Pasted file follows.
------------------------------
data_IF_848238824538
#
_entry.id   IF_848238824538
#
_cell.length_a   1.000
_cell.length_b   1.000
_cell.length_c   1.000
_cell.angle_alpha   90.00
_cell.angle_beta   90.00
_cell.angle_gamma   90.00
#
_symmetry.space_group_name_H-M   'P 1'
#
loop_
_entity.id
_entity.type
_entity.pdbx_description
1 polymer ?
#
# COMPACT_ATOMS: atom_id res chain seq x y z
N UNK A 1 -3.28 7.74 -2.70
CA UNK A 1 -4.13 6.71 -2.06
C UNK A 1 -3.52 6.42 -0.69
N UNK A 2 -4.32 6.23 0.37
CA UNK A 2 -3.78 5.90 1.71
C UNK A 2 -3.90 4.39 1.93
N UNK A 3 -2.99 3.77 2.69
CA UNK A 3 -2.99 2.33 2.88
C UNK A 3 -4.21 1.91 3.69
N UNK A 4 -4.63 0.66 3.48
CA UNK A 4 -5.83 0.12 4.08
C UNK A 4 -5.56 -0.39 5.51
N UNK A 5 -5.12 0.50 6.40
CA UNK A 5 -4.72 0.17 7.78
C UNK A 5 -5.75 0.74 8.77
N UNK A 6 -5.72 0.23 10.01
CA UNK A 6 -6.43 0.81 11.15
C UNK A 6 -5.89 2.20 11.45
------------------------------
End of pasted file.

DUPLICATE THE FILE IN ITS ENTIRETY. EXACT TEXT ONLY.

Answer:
data_IF_848238824538
#
_entry.id   IF_848238824538
#
_cell.length_a   1.000
_cell.length_b   1.000
_cell.length_c   1.000
_cell.angle_alpha   90.00
_cell.angle_beta   90.00
_cell.angle_gamma   90.00
#
_symmetry.space_group_name_H-M   'P 1'
#
loop_
_entity.id
_entity.type
_entity.pdbx_description
1 polymer ?
#
# COMPACT_ATOMS: atom_id res chain seq x y z
N UNK A 1 -3.28 7.74 -2.70
CA UNK A 1 -4.13 6.71 -2.06
C UNK A 1 -3.52 6.42 -0.69
N UNK A 2 -4.32 6.23 0.37
CA UNK A 2 -3.78 5.90 1.71
C UNK A 2 -3.90 4.39 1.93
N UNK A 3 -2.99 3.77 2.69
CA UNK A 3 -2.99 2.33 2.88
C UNK A 3 -4.21 1.91 3.69
N UNK A 4 -4.63 0.66 3.48
CA UNK A 4 -5.83 0.12 4.08
C UNK A 4 -5.56 -0.39 5.51
N UNK A 5 -5.12 0.50 6.40
CA UNK A 5 -4.72 0.17 7.78
C UNK A 5 -5.75 0.74 8.77
N UNK A 6 -5.72 0.23 10.01
CA UNK A 6 -6.43 0.81 11.15
C UNK A 6 -5.89 2.20 11.45